Many well-known writers down through the ages have suffered from melancholy or melancholia. This sort of ongoing negative feeling that artistic people often suffer from is different from everyday sadness or occasional bouts of depression that many of us feel from time to time. Extreme...

In 2008 I attended a Convention in Singapore for followers of the New Kadampa Tradition of Buddhism, introduced to the West by Geshe Kelsang Gyatso in 1977. He now resides at the mother centre in the UK. These festivals are annual events, and I was a novice, trying to understand in more depth what this form of Buddhism is all about. The master, in this case Geshe-la, teaches highest meditation practices and gives empowerments, which must be handed down in a "pure" state by the teachers of the tradition. The title of "Geshe" means "Spiritual Friend" and he is known as "Geshe-la" by his followers. Monks and nuns of this tradition devote their whole lives to meditation and sacrifice to the spiritual needs of their followers.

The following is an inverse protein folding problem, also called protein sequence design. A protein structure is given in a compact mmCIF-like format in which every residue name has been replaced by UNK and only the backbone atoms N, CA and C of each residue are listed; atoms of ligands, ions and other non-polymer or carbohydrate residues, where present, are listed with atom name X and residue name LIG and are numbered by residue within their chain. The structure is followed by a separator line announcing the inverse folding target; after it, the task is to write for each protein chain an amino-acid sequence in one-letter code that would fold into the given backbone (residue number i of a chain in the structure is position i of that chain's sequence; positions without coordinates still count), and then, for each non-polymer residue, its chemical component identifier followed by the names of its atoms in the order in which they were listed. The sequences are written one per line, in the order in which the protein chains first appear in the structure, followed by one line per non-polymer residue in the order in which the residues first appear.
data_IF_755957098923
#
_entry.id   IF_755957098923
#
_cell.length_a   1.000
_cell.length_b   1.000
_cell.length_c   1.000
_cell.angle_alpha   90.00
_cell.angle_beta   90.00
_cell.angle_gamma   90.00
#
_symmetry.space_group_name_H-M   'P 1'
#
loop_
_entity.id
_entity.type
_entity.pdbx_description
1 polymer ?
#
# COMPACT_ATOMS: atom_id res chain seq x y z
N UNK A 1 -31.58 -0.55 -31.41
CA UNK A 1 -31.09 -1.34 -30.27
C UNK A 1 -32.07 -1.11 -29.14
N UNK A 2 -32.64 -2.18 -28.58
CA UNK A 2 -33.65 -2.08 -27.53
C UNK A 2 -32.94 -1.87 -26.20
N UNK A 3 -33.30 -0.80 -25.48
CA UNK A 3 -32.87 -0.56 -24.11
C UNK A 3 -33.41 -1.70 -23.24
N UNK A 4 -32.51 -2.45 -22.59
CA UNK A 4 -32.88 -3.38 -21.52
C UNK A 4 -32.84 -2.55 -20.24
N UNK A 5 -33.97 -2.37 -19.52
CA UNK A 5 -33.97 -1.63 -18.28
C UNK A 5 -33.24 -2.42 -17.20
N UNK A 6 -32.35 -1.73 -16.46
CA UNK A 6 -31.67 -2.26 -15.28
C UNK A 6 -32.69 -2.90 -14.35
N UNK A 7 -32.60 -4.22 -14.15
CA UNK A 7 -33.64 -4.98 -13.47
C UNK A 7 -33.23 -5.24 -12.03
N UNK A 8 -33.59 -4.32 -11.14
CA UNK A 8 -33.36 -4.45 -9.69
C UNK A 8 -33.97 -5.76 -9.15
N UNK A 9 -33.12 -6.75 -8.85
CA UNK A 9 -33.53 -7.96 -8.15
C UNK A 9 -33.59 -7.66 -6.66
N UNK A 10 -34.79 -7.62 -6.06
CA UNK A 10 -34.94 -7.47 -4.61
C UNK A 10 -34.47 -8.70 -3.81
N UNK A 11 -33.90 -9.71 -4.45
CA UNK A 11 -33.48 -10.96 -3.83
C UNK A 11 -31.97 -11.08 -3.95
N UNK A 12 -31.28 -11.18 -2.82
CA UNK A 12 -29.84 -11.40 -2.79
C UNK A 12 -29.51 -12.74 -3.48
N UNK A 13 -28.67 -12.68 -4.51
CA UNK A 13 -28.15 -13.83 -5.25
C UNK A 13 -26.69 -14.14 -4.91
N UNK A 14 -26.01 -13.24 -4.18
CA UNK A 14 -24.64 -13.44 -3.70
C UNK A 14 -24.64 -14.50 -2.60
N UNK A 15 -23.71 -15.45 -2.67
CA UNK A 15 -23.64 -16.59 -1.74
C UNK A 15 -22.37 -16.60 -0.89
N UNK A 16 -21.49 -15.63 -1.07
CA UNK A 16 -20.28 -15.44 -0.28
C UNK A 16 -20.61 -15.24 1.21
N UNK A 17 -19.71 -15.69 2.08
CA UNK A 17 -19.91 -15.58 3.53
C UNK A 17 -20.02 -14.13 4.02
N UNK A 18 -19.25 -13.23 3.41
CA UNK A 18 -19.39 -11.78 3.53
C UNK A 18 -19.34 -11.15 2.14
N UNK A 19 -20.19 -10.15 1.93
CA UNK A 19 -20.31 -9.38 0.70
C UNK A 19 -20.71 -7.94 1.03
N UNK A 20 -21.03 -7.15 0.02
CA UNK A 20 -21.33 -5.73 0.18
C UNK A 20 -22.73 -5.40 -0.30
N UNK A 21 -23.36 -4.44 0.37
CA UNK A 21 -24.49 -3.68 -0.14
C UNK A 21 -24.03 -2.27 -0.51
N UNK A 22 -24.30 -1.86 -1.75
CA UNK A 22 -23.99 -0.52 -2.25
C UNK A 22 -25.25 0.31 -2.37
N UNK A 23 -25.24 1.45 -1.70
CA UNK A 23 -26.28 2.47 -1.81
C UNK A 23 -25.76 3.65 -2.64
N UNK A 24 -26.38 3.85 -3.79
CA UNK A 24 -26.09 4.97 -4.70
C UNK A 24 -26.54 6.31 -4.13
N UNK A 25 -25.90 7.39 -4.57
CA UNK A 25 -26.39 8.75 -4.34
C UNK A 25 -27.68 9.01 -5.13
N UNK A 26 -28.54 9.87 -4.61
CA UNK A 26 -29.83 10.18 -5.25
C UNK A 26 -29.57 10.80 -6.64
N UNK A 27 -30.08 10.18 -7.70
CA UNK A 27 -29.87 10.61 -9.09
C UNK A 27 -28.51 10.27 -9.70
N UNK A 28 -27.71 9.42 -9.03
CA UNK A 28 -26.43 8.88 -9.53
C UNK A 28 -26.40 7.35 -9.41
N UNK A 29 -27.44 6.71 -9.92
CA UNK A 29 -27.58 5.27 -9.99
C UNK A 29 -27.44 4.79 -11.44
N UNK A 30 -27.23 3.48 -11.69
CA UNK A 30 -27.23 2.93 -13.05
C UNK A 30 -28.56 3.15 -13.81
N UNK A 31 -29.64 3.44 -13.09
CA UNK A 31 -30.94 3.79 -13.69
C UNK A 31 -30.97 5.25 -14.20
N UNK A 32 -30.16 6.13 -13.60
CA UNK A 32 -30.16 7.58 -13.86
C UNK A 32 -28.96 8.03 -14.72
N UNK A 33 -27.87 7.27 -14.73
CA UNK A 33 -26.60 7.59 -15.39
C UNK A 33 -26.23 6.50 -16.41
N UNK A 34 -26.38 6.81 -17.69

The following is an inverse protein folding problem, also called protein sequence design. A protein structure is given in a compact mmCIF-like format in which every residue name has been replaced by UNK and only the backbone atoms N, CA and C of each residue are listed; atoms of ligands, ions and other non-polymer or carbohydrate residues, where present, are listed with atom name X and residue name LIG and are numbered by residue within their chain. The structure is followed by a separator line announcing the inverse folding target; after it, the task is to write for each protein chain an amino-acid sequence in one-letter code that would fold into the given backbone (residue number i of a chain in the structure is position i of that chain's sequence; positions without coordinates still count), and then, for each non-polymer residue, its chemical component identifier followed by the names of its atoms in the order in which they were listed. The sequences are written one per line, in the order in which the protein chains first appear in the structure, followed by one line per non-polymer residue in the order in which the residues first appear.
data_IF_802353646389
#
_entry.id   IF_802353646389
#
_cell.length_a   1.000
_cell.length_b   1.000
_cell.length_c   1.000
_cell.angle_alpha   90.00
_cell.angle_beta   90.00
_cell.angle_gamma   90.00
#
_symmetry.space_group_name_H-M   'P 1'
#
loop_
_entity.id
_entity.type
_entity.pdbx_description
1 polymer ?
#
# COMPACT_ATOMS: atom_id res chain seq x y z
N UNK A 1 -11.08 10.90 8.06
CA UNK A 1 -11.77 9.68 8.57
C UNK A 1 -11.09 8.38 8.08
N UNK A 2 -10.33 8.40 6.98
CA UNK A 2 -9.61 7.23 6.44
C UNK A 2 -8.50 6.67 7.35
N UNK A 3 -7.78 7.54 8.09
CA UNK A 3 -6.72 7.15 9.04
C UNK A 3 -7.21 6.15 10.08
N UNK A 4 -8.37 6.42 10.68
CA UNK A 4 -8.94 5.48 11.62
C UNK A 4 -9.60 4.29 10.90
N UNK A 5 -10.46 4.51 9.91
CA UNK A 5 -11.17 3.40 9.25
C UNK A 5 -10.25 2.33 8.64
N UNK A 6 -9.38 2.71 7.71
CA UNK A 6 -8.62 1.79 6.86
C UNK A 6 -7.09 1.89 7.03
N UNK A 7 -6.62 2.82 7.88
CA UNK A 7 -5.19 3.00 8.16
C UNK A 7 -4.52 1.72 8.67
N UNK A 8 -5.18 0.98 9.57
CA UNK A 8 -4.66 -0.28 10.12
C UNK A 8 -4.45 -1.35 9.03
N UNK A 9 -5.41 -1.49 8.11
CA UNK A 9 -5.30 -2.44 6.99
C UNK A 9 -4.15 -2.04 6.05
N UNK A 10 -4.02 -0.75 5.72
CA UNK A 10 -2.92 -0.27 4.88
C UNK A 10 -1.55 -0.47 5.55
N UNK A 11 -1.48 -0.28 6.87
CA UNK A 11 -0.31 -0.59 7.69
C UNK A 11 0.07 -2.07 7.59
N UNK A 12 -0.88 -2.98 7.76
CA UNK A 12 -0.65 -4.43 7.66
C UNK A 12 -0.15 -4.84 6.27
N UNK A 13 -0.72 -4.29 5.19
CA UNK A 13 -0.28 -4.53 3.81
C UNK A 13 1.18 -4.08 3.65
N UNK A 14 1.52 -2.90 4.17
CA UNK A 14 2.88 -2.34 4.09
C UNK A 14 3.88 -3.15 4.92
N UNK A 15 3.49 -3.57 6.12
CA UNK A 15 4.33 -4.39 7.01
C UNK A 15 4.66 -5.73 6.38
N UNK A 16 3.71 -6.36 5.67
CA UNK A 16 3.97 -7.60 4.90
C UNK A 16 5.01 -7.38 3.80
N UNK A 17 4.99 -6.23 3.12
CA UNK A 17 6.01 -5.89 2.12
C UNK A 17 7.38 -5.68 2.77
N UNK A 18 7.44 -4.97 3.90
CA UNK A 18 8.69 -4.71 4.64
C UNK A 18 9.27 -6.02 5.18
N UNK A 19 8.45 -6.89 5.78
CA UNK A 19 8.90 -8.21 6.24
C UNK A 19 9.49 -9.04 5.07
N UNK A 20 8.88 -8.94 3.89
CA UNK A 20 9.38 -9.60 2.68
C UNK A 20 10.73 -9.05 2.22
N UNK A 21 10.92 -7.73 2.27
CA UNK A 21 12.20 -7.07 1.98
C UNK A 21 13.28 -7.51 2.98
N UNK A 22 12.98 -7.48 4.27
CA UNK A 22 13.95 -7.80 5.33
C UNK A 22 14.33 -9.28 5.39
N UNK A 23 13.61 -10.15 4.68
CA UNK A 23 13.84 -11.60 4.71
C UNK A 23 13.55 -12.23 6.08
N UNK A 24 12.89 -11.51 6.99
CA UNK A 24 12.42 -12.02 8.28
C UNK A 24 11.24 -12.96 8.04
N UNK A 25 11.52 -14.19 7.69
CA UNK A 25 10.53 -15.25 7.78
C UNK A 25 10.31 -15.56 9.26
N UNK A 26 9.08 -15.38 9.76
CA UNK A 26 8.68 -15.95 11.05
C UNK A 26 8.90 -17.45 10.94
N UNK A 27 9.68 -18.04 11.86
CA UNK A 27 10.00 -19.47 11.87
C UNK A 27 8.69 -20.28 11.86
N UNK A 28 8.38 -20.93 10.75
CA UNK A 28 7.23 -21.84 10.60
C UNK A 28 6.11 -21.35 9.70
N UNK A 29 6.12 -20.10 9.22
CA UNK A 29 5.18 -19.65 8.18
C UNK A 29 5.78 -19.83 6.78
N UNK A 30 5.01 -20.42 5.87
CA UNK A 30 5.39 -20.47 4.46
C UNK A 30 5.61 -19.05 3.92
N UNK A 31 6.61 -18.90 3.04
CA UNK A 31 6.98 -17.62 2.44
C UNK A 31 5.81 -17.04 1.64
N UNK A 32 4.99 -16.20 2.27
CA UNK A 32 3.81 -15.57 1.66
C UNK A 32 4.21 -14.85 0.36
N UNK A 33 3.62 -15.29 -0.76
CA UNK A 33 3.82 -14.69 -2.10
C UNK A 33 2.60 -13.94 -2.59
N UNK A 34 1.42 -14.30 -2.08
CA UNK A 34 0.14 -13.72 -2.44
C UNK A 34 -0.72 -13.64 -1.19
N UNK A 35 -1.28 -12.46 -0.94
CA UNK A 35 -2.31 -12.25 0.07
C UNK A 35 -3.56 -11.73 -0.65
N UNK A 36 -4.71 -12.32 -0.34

We were so close ... she was my golden angel! How could I have let this happen? Was it all my fault? Our faults? Of course not, it was no one's fault. But that's the first thought that you have ... at the time of the diagnosis. And for a long time afterwards, too. It's natural to blame yourself initially. After all, there's a lot of stigma and ignorance surrounding mental illness in society. I'd struggled myself with ongoing emotional difficulties during most of my childhood and adolescence.  That is, until I discovered the right sort of treatment and "got to the bottom" of my problems.  After therapy and a momentous breakdown, things suddenly cleared.  I no longer had to live with the long-term, ongoing depressive symptoms. The "black dog" had disappeared for good. Of course, a certain amount of anxiety remained, but that seemed normal to me by this time.